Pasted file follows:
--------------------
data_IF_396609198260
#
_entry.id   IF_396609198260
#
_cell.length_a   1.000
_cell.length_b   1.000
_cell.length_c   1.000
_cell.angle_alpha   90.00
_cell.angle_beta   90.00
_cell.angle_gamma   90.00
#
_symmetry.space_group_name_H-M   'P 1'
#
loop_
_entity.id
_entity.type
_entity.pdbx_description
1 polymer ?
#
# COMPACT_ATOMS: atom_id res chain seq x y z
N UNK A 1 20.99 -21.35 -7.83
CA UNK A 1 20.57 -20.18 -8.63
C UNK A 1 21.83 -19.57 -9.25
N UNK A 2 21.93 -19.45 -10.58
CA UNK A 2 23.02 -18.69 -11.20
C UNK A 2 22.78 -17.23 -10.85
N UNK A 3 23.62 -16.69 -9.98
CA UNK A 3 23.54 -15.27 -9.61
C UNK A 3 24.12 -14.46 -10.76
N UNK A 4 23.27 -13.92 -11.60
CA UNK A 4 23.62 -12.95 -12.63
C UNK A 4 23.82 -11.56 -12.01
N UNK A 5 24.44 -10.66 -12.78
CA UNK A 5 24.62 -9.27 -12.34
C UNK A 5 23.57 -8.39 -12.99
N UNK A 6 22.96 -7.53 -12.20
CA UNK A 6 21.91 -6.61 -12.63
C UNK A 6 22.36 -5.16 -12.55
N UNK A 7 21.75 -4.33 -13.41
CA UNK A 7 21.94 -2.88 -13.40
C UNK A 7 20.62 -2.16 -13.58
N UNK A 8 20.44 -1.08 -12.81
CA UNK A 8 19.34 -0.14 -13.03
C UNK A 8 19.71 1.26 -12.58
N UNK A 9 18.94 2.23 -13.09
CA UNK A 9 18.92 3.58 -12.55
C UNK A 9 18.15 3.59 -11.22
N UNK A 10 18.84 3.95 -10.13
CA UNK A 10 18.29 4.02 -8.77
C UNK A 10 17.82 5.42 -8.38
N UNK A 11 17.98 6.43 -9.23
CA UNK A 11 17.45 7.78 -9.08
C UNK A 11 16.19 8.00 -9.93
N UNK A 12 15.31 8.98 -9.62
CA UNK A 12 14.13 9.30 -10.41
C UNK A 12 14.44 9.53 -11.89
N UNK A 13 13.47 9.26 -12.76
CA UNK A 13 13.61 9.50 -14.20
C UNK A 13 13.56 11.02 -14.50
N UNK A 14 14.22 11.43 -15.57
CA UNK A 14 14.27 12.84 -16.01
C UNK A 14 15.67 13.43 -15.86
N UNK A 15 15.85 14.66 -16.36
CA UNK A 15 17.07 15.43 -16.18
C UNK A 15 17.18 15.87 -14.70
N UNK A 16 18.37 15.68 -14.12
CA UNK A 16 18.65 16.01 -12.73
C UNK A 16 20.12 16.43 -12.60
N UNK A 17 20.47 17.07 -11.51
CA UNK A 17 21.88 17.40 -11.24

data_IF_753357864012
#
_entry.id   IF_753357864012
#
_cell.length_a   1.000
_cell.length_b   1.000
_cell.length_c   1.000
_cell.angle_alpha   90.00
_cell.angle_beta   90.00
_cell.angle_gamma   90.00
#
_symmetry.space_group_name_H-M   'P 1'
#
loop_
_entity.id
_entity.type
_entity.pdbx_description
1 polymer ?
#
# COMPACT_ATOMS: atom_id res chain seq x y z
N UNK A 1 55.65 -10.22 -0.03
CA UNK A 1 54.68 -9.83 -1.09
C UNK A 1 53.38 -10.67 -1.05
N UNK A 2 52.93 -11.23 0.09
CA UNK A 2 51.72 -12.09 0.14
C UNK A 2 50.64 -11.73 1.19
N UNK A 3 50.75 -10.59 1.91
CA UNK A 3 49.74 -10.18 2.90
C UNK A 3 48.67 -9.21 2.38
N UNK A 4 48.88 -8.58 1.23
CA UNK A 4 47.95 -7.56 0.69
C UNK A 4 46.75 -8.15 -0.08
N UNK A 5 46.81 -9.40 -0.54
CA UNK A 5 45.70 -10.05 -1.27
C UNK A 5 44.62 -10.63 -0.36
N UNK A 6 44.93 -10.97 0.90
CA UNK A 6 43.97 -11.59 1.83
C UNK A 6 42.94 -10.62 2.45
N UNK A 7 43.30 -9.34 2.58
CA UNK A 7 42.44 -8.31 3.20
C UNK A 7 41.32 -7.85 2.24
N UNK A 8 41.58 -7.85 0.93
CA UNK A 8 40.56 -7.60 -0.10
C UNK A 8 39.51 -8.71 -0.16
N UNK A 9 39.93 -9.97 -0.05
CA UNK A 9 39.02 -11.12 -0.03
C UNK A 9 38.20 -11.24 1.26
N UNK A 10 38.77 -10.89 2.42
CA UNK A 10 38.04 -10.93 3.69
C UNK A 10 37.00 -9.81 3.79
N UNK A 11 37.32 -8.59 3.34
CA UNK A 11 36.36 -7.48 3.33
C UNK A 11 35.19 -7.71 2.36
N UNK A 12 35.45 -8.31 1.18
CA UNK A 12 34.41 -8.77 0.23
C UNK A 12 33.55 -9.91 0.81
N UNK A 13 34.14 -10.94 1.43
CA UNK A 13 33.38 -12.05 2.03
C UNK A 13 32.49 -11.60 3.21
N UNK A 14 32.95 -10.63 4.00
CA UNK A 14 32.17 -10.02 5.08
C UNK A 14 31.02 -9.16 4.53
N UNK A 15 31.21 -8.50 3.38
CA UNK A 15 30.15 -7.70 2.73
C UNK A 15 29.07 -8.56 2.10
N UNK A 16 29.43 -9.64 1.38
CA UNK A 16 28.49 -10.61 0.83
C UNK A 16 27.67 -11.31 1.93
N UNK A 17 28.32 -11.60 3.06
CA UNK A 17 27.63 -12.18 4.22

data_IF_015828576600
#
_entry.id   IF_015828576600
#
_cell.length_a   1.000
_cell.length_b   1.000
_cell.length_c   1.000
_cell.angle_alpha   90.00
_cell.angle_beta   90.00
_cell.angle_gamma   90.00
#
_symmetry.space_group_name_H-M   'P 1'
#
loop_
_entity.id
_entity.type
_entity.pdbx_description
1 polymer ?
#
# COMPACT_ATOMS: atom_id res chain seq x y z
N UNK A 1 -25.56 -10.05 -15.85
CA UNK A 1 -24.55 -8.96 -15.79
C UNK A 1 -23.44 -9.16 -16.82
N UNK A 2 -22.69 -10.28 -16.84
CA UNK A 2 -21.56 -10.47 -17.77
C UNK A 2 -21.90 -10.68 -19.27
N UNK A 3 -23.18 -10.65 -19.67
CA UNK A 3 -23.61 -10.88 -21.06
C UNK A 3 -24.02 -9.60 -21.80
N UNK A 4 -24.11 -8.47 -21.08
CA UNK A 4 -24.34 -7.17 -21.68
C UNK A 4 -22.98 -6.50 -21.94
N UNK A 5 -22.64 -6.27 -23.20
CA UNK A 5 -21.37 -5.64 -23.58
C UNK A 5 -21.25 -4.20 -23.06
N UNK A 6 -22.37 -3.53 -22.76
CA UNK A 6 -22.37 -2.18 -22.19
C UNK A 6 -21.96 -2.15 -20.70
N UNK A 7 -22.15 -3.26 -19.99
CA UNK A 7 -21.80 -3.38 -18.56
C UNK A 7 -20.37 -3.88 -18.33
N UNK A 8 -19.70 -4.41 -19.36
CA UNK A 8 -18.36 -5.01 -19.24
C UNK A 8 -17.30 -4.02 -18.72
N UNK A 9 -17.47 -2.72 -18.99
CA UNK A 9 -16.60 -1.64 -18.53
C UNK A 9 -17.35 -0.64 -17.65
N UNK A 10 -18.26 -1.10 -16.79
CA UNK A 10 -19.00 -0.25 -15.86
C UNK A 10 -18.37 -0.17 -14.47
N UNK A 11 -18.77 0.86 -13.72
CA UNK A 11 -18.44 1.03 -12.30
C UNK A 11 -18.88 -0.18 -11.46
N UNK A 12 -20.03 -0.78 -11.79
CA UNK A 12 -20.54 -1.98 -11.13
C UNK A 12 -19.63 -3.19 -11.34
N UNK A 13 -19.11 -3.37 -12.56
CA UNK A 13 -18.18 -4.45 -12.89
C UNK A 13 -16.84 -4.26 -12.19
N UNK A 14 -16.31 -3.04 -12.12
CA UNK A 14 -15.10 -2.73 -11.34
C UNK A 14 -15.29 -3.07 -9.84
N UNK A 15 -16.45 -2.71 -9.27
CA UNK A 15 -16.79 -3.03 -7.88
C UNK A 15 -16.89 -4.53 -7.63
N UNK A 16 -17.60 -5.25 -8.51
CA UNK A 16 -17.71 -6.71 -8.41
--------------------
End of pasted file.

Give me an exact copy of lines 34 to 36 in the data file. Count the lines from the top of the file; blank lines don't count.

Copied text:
CA UNK A 5 24.62 -9.27 -12.34
C UNK A 5 23.57 -8.39 -12.99
N UNK A 6 22.96 -7.53 -12.20